CHICAGO, IL March 16, 2018) – Covenanters routinely share links to social media articles and videos that Covenant News Service believes may be of interest to others. Each Friday we post five of them. Following is a sample of those submissions—their inclusion does not represent an endorsement by the Covenant of any views expressed.
The organizers hope the intergalactic museum will help foster intercultural relationships here on earth. I hope the writer recognized the irony of these words when she wrote them: “Visitors are also given talks on the history of the Klingons to challenge the longstanding notion that they are simply brutal warriors. The show concludes with a tasting session of blood wine and Gagh, a typical Klingon delicacy ‘made from worms.’”
Nothing counters the stereotype of brutality like drinking blood wine and eating worms.
From the article: “They’re a ruthless species of extraterrestrial warriors from the Omega Leonis Star System eager to build bridges with humans and attract them to their planet. So where on Earth would they choose to open their first tourist center? Stockholm, Sweden, of course—home of ABBA, open-faced sandwiches and stylish but sensible knitwear.”
The bottle was one of thousands that were thrown overboard from German ships as part of a research experiment. Finders were asked to return the form inside the bottle to either the German Naval Observatory in Hamburg or the nearest German consulate.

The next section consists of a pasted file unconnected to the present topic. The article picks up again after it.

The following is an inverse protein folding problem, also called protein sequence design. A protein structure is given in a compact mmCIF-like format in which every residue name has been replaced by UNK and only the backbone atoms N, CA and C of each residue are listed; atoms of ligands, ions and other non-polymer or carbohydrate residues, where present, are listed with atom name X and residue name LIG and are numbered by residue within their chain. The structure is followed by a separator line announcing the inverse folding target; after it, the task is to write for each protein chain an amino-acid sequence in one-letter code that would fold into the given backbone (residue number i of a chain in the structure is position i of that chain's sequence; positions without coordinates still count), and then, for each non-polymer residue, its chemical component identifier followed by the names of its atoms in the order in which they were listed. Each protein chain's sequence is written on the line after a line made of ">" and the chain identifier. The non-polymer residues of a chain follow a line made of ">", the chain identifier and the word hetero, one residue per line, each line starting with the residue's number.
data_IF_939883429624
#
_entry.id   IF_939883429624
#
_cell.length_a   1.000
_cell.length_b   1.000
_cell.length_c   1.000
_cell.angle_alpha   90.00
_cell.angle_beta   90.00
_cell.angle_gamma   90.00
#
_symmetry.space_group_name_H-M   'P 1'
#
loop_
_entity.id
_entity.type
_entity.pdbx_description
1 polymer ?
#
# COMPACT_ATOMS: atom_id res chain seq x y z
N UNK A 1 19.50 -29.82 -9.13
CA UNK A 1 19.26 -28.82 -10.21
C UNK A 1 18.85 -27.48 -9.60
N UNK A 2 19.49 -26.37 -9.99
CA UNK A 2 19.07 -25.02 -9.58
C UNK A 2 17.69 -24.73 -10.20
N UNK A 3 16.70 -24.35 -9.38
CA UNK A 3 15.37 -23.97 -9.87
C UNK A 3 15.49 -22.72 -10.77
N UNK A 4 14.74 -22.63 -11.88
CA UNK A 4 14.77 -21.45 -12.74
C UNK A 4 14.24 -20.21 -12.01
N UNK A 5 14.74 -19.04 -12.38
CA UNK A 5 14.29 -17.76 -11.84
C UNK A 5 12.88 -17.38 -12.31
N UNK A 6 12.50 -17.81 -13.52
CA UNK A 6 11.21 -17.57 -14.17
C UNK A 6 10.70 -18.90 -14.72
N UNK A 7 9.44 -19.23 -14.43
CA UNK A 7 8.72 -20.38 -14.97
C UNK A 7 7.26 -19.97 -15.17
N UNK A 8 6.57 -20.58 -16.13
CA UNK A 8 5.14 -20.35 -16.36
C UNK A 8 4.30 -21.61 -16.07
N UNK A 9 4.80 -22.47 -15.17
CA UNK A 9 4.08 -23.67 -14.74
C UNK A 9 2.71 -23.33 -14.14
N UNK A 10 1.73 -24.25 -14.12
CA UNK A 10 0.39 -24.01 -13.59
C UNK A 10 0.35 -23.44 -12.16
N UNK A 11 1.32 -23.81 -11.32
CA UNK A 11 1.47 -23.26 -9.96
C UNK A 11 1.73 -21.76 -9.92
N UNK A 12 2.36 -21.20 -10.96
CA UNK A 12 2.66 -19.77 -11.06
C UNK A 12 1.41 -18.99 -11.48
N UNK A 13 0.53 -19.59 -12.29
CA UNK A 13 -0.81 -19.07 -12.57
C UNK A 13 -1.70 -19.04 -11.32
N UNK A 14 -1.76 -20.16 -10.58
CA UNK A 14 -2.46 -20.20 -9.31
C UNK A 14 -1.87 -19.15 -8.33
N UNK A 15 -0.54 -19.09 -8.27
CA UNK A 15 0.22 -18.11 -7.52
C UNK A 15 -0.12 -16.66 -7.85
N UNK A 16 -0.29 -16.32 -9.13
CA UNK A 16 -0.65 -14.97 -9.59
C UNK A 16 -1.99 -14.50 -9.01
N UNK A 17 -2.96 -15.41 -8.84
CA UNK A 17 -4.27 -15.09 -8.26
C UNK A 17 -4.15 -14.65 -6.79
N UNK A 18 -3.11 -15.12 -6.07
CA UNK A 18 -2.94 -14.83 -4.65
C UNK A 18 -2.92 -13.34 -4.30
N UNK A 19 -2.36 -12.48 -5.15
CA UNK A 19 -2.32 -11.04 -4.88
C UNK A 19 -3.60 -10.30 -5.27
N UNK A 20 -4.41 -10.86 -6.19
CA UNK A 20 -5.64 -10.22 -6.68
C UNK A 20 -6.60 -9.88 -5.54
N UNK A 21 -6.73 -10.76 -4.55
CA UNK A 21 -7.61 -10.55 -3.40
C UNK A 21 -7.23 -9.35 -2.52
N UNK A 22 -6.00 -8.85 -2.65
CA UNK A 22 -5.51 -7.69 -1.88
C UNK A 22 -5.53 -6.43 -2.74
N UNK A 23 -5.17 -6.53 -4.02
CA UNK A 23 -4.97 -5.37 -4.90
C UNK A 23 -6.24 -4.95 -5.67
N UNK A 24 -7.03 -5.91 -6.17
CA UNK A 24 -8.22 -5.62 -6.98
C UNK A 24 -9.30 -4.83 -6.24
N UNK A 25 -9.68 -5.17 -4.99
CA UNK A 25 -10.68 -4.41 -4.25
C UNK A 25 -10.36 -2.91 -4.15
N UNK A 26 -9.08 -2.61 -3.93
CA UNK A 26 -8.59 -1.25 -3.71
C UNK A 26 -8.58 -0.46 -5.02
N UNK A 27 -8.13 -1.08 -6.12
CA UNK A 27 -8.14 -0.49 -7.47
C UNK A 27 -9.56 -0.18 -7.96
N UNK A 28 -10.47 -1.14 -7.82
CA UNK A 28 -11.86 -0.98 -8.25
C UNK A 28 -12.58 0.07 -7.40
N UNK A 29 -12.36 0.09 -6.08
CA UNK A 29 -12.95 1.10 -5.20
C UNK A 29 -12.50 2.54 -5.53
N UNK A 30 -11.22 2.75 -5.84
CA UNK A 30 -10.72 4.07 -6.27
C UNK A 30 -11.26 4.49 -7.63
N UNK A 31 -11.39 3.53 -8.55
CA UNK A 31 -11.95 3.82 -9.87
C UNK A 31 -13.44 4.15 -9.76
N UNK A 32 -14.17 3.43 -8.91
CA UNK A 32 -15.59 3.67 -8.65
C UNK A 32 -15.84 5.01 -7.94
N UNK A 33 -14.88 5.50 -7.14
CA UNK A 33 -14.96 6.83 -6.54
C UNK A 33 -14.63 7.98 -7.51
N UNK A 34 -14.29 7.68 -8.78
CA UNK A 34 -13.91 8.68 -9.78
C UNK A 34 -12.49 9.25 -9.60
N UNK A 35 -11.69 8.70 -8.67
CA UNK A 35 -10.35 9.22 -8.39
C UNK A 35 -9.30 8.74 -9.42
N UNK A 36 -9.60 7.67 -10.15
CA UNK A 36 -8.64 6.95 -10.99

From the article: “Mrs. Illman took the note home and, after drying it out, noticed that the message was a printed form, in German, with German handwriting on it. Her husband Kym researched the find and discovered that the form, dated June 12, 1886, was part of a massive German oceanographic experiment.”
The magazine that has helped shape perceptions of the world is taking a long, hard look at itself. Perhaps it will give the rest of us the courage to do the same.
From the article: “[U]ntil the 1970s National Geographic all but ignored people of color who lived in the United States, rarely acknowledging them beyond laborers or domestic workers,” writes editor in chief Susan Goldberg. “Meanwhile it pictured ‘natives’ elsewhere as exotics, famously and frequently unclothed, happy hunters, noble savages—every type of cliché.”
Given how critical faith was to Madeleine L’Engle’s best-selling book, maybe deliberately removing it is one reason why the movie is getting such tepid reviews.
From the article: “While the big-budget, Ava DuVernay-directed film will probably not prove as controversial as the 1963 book, that may be because of the decision to avoid religious undertones. But A Wrinkle in Time’s use of religious themes made it both controversial and one of the most thought-provoking children’s stories in modern fiction. A recent interview with Jennifer Lee, the film’s screenwriter, suggests that the religious angle of A Wrinkle in Time will be largely excised. ‘I think there are a lot of elements of what [L’Engle] wrote that we have progressed on as a society,’ Lee told an interviewer who asked about the faith element of the book, ‘and we can move on to the other elements.’”
If only the same could be said of our waistlines.
From the article: “Last year, more than half of plastic surgeons were approached by patients who wanted to look better in selfies, according to a survey by the American Academy of Facial Plastic and Reconstructive Surgery. But selfies don’t actually reflect what people look like in the flesh, says Paskhover, who works at Rutgers New Jersey Medical School. ‘They take out their phone and they say, “Look at this picture, look how big my nose looks,”’ he says. ‘I went out to prove why selfies don’t look like the real person, why they’re distorted.’”